An interesting thing happened this week that proves the power of legal notices and the importance of them being in community newspapers.
Kansas Animal Health Department keeps an eye on newspapers’ legal notices regarding animals.
That department saw a legal notice in the Marion County Record regarding the intent to sell unclaimed personal property after a mortgage foreclosure. Among the “items” were 11 horses, four miniature horses, five bulls, a cow, two calves, and approximately 30 dogs.
A state license is required for owners with 20 or more dogs.
There is a lot of discussion in the legislature again this year to allow legal notices to be “published” on websites.
There is one primary purpose for public notices — to inform the public. If these notices are removed from community newspapers like this one, the public will not have an opportunity to be informed.
Why do you think the notices were printed in local newspapers in the first place? The public has a right to know what county and city governments are doing — the laws being passed, ordinances being implemented, and zoning issues being discussed.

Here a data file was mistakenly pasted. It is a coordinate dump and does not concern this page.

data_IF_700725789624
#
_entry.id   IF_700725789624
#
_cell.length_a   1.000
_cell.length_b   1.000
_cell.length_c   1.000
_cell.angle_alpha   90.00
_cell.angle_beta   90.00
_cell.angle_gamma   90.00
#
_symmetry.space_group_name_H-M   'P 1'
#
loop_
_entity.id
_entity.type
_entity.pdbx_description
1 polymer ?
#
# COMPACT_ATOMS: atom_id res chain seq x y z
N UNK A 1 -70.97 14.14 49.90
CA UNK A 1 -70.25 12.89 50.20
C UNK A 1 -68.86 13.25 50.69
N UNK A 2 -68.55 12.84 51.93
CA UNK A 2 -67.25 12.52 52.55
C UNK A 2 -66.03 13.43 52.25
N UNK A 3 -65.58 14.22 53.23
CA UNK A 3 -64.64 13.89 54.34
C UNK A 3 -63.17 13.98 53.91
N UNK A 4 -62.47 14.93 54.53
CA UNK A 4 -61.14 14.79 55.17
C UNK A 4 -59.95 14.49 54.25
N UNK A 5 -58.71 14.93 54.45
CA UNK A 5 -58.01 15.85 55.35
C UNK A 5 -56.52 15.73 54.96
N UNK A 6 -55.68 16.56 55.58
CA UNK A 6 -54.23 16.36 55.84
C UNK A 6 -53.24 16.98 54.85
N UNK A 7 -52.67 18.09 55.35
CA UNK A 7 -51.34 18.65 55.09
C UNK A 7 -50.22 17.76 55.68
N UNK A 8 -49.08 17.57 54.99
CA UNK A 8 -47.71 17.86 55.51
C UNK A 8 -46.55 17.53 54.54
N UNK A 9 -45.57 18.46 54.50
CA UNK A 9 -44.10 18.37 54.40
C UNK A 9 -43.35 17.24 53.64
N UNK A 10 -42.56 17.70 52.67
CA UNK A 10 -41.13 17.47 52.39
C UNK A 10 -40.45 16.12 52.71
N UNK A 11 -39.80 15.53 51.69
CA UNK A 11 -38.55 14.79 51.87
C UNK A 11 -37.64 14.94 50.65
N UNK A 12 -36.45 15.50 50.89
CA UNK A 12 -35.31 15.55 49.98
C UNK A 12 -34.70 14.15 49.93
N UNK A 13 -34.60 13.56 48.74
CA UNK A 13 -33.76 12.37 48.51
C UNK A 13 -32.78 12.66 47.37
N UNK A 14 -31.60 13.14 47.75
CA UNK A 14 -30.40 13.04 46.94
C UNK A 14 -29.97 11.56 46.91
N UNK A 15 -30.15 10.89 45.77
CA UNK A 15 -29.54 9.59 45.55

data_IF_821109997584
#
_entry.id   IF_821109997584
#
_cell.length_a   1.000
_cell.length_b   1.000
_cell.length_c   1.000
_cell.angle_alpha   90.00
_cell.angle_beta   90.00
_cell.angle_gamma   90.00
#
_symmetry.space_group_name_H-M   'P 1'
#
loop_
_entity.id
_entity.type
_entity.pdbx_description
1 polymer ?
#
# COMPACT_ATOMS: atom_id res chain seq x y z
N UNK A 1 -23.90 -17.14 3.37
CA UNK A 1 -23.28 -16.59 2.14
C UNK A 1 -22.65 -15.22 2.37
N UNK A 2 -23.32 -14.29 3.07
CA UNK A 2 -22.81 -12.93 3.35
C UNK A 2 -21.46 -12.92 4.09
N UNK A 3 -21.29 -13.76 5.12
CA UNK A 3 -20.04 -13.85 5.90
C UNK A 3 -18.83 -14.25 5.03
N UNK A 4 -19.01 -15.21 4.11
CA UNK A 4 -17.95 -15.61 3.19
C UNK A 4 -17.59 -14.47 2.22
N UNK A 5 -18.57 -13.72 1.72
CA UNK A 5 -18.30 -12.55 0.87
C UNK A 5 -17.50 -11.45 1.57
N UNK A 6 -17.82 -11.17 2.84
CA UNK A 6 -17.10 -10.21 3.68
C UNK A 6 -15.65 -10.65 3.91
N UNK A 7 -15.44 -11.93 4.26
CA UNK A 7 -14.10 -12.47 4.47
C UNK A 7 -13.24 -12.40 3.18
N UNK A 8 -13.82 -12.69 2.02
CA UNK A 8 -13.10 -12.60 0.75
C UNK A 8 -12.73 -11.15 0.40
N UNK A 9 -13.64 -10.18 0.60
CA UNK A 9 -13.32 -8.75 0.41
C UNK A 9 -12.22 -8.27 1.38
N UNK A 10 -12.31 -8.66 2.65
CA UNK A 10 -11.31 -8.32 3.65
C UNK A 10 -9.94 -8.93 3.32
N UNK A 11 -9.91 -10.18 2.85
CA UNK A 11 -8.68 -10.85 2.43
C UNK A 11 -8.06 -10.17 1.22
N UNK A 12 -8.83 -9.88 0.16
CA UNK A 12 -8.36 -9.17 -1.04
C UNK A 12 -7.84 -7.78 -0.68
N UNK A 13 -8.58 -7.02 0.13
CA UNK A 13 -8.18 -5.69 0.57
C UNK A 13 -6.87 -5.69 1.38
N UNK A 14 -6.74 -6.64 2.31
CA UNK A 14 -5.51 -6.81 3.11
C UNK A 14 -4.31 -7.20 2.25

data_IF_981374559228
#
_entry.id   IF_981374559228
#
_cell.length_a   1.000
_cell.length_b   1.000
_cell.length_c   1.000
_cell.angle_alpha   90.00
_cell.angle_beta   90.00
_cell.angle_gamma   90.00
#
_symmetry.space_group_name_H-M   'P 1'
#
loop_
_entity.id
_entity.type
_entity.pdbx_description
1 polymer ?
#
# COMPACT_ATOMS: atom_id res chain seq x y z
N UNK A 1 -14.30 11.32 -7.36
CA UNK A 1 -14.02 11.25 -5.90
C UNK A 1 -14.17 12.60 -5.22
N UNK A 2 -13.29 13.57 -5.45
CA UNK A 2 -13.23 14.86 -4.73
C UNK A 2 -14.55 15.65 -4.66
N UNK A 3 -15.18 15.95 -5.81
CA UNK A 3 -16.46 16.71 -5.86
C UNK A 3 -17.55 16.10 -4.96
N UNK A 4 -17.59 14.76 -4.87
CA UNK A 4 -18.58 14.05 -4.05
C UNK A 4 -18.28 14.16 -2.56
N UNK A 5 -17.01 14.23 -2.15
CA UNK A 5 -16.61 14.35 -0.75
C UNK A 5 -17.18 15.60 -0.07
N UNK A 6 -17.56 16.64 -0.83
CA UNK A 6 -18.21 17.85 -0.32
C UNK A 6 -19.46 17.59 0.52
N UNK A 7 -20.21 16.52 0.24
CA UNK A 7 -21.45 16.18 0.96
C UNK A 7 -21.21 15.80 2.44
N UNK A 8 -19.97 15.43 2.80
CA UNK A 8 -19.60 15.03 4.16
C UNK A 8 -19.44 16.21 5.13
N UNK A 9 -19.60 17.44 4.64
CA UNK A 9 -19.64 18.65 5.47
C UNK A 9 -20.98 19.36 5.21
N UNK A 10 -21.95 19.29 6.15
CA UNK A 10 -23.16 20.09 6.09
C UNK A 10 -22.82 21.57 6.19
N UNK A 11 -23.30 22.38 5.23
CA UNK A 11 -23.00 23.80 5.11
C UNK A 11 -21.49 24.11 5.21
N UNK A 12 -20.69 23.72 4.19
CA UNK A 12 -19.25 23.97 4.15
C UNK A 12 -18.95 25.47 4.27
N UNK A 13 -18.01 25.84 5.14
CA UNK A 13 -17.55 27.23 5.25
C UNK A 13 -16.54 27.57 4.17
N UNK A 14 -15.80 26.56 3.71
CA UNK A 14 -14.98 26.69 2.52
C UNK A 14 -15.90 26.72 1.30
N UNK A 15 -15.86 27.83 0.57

Without this outlet for information, the public will not be informed and government can conduct business without public scrutiny.
Putting legal notices on websites sounds like a good idea except for one issue — no one will know to look there.
We all know how it is when we are looking through a newspaper and just happen to glance at a page with information on it that we find to be important. Community newspapers are being read, particularly those that are subscription based.
It is our right to know what’s going on at the courthouse and city hall. It is our right to know what our neighbors want to do with their property that could affect us. It is our right to know when meetings and elections are being held.
If this right of information ever is taken away from us, we may never get it back.
Now that would be a sad day for all of us.
— susan berg